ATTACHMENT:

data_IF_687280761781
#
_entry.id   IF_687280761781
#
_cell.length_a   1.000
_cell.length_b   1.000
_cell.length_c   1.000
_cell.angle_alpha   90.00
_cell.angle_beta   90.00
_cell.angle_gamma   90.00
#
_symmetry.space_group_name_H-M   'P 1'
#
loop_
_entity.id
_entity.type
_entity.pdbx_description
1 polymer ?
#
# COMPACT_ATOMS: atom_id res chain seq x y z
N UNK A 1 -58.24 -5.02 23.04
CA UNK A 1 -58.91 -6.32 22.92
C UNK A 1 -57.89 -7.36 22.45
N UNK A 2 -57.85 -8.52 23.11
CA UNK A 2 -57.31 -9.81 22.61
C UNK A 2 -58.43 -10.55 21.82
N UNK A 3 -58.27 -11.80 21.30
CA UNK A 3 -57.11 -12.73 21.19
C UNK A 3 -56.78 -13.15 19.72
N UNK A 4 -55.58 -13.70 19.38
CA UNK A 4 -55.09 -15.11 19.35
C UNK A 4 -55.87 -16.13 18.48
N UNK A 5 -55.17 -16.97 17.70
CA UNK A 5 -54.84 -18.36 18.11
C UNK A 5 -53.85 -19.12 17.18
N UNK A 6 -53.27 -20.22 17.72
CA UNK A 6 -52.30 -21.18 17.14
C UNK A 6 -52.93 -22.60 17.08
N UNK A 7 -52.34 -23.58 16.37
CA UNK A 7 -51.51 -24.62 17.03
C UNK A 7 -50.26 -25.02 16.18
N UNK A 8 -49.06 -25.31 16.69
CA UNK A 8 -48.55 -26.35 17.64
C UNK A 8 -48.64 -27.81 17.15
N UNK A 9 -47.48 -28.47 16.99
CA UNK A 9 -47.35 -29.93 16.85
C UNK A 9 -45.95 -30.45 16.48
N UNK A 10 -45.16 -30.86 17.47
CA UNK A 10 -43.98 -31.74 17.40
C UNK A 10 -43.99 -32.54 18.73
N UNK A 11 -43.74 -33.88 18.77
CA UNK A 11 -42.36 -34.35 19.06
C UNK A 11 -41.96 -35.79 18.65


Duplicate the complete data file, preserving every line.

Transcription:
data_IF_687280761781
#
_entry.id   IF_687280761781
#
_cell.length_a   1.000
_cell.length_b   1.000
_cell.length_c   1.000
_cell.angle_alpha   90.00
_cell.angle_beta   90.00
_cell.angle_gamma   90.00
#
_symmetry.space_group_name_H-M   'P 1'
#
loop_
_entity.id
_entity.type
_entity.pdbx_description
1 polymer ?
#
# COMPACT_ATOMS: atom_id res chain seq x y z
N UNK A 1 -58.24 -5.02 23.04
CA UNK A 1 -58.91 -6.32 22.92
C UNK A 1 -57.89 -7.36 22.45
N UNK A 2 -57.85 -8.52 23.11
CA UNK A 2 -57.31 -9.81 22.61
C UNK A 2 -58.43 -10.55 21.82
N UNK A 3 -58.27 -11.80 21.30
CA UNK A 3 -57.11 -12.73 21.19
C UNK A 3 -56.78 -13.15 19.72
N UNK A 4 -55.58 -13.70 19.38
CA UNK A 4 -55.09 -15.11 19.35
C UNK A 4 -55.87 -16.13 18.48
N UNK A 5 -55.17 -16.97 17.70
CA UNK A 5 -54.84 -18.36 18.11
C UNK A 5 -53.85 -19.12 17.18
N UNK A 6 -53.27 -20.22 17.72
CA UNK A 6 -52.30 -21.18 17.14
C UNK A 6 -52.93 -22.60 17.08
N UNK A 7 -52.34 -23.58 16.37
CA UNK A 7 -51.51 -24.62 17.03
C UNK A 7 -50.26 -25.02 16.18
N UNK A 8 -49.06 -25.31 16.69
CA UNK A 8 -48.55 -26.35 17.64
C UNK A 8 -48.64 -27.81 17.15
N UNK A 9 -47.48 -28.47 16.99
CA UNK A 9 -47.35 -29.93 16.85
C UNK A 9 -45.95 -30.45 16.48
N UNK A 10 -45.16 -30.86 17.47
CA UNK A 10 -43.98 -31.74 17.40
C UNK A 10 -43.99 -32.54 18.73
N UNK A 11 -43.74 -33.88 18.77
CA UNK A 11 -42.36 -34.35 19.06
C UNK A 11 -41.96 -35.79 18.65